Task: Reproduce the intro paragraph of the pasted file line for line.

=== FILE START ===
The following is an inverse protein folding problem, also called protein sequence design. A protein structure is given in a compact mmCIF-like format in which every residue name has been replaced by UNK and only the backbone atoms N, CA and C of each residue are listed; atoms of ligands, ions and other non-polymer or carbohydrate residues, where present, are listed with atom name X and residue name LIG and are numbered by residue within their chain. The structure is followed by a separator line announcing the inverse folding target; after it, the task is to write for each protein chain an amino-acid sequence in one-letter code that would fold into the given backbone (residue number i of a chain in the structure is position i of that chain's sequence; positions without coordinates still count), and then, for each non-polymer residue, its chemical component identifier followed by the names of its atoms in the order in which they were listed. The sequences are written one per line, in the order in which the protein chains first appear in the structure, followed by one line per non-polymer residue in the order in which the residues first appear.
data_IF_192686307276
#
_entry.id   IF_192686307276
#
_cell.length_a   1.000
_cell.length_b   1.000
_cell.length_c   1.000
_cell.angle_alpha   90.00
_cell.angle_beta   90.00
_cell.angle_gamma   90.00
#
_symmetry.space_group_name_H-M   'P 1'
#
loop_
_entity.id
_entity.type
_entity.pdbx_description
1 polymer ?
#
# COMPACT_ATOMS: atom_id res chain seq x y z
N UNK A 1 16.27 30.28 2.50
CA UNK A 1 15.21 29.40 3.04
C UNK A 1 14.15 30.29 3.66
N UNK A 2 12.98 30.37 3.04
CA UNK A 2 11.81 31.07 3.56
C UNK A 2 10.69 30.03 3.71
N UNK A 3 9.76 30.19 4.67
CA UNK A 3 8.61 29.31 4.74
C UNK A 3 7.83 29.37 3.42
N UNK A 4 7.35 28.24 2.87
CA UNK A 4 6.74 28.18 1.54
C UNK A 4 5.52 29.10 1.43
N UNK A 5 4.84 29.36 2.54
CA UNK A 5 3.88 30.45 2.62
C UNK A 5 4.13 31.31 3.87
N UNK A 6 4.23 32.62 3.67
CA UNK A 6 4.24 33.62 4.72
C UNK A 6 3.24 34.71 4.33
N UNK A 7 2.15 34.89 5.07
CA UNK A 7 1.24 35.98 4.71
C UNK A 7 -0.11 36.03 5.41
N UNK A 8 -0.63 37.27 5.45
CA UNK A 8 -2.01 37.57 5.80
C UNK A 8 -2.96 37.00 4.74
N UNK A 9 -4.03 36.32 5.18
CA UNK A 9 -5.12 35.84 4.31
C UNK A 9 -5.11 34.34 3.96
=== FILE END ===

The following is an inverse protein folding problem, also called protein sequence design. A protein structure is given in a compact mmCIF-like format in which every residue name has been replaced by UNK and only the backbone atoms N, CA and C of each residue are listed; atoms of ligands, ions and other non-polymer or carbohydrate residues, where present, are listed with atom name X and residue name LIG and are numbered by residue within their chain. The structure is followed by a separator line announcing the inverse folding target; after it, the task is to write for each protein chain an amino-acid sequence in one-letter code that would fold into the given backbone (residue number i of a chain in the structure is position i of that chain's sequence; positions without coordinates still count), and then, for each non-polymer residue, its chemical component identifier followed by the names of its atoms in the order in which they were listed. The sequences are written one per line, in the order in which the protein chains first appear in the structure, followed by one line per non-polymer residue in the order in which the residues first appear.